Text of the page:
Have you ever found yourself waiting on line to get a book signed by an author you love and wondering to yourself, “How did she create her book, her career and make a life doing all of that?”

I think about that all the time.

When I talk to artists about what their biggest dream is and what their biggest challenges are, this is what I hear:

“I want to make a life that I love around making art.”

“I don’t know how.”

This is not good. For the artist or for all of us in the world who need artists.


The path I followed, which I do not recommend to anyone without a trust fund, led me through a master’s program in piano performance from which I emerged with a framed diploma and 32 Beethoven Sonatas committed to memory.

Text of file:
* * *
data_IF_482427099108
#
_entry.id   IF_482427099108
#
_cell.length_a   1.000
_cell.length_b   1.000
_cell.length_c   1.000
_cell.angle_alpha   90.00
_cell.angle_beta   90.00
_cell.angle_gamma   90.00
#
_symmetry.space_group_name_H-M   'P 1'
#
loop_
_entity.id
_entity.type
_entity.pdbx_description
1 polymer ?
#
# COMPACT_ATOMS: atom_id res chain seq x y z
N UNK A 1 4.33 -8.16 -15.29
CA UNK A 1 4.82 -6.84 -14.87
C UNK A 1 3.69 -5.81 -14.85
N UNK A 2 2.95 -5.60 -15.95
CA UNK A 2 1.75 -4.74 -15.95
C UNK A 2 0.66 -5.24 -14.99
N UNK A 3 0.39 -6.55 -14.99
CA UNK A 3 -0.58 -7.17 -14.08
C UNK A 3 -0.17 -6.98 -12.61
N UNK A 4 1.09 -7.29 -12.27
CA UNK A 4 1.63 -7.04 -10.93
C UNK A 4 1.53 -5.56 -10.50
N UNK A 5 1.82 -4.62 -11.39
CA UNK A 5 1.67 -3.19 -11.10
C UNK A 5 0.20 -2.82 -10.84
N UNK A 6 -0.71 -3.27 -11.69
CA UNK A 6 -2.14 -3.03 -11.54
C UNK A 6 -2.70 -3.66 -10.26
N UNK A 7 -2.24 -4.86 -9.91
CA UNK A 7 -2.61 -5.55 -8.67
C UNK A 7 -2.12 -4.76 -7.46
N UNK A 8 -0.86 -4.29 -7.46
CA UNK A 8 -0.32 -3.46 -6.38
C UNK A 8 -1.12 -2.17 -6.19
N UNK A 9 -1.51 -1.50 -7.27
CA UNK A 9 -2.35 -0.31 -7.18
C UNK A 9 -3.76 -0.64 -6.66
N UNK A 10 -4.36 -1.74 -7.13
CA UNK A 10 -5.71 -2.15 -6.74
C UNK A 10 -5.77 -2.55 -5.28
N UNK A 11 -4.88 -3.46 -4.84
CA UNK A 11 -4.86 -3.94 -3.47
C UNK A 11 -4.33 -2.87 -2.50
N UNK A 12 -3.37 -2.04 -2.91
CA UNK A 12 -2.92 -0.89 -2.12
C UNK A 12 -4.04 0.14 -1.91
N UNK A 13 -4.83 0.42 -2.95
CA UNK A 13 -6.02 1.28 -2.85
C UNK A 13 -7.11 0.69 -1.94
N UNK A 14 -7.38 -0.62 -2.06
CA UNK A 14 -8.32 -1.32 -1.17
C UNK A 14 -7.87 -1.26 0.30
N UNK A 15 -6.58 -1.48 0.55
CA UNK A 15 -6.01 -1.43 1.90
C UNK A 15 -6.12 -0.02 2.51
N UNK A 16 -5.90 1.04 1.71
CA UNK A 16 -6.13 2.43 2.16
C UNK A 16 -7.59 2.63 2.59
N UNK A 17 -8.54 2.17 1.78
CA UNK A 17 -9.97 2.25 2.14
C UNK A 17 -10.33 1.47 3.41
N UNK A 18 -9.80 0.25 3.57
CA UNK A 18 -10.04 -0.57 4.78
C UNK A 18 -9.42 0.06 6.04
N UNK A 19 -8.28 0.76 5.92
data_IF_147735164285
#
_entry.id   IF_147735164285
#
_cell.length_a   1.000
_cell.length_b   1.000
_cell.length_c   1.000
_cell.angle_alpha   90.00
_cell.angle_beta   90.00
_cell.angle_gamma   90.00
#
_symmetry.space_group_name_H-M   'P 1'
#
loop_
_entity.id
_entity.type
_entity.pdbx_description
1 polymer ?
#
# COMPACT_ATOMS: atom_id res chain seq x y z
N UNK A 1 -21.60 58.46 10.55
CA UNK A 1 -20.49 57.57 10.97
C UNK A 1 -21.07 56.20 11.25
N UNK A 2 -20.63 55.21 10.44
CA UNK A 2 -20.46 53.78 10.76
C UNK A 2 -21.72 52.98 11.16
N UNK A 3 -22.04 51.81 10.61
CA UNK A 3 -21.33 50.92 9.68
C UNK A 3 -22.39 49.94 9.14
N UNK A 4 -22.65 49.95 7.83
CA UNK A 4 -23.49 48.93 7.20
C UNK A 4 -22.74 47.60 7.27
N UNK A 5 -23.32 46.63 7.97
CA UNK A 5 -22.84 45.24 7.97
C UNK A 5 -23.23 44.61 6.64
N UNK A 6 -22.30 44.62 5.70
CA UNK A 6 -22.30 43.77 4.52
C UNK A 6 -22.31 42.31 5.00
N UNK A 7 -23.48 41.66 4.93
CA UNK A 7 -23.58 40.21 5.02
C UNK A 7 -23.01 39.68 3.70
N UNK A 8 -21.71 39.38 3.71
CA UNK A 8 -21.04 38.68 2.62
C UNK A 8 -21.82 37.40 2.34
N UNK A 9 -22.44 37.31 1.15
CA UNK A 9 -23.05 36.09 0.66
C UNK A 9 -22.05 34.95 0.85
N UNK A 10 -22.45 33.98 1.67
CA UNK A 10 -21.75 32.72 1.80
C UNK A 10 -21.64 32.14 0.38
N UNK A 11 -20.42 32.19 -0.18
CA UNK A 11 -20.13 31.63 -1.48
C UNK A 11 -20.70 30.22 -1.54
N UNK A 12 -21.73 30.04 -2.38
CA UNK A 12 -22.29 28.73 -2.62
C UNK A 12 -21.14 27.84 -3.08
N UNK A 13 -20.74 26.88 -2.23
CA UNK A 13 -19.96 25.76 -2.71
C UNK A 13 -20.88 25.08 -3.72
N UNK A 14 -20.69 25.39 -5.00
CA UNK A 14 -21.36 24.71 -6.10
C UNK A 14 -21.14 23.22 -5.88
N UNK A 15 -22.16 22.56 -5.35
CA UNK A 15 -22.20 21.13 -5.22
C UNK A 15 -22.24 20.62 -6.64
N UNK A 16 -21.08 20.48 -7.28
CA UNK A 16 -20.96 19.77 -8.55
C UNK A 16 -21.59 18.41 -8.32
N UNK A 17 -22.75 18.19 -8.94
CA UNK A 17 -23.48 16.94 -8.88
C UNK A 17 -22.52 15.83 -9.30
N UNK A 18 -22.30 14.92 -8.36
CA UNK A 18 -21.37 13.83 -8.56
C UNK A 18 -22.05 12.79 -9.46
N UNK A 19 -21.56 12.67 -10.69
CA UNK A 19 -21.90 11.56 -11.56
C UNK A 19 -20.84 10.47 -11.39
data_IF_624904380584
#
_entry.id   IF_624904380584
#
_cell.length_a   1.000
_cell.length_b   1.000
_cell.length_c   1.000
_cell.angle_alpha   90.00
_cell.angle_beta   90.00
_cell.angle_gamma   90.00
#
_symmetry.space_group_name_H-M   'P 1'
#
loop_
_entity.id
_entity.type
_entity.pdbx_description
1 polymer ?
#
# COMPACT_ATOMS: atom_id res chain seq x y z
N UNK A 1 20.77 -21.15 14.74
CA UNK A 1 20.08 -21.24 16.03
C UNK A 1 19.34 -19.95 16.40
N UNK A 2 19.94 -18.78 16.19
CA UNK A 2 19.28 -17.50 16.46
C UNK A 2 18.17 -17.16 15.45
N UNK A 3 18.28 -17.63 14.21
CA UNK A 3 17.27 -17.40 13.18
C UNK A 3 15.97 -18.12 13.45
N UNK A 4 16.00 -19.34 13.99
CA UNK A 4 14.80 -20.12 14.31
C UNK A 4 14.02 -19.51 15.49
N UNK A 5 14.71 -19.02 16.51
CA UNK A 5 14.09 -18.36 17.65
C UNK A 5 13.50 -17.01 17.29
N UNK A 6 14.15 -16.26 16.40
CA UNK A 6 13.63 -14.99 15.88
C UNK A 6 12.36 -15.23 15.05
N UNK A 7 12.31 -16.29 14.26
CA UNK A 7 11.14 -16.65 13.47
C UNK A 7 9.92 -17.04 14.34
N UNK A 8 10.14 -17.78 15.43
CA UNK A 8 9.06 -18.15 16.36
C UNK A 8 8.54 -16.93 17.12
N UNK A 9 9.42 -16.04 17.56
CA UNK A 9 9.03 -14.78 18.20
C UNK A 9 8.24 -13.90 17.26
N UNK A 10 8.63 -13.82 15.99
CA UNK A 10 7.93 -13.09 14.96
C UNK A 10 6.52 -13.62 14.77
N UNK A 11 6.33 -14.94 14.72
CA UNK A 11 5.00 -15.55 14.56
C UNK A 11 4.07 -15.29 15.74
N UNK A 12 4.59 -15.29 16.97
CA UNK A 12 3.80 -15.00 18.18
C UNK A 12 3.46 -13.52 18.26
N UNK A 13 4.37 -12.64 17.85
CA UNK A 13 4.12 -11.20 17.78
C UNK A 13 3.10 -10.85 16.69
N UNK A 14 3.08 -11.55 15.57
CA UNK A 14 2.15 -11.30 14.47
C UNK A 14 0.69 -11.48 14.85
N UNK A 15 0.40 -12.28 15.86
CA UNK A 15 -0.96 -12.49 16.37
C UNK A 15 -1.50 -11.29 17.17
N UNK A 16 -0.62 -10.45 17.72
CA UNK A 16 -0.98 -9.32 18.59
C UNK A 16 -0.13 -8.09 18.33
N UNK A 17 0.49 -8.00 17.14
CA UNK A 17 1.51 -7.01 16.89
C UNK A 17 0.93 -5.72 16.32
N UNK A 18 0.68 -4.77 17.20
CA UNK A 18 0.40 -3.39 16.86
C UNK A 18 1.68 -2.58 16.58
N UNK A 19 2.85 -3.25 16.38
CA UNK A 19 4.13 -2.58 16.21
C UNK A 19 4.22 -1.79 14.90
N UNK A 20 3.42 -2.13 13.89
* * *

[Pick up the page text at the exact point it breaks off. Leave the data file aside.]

As an artist, I struggled to make a life as a musician.

As a grantmaker, grant reviewer and employer, I cannot remember a single time when a person’s education degrees influenced my decision.

The other path I followed I do recommend:

Unleash your inner artist administrator – Tweet that!

I am the Executive Director of the Queens Council on the Arts. It dawned on me that I was more than that a few years ago when I was unexpectedly asked by Marion Godfrey, from the Pew Charitable Trust to play a Willie Nelson song. “Could you play ‘Crazy’? Bob isn’t around and I need a pianist.”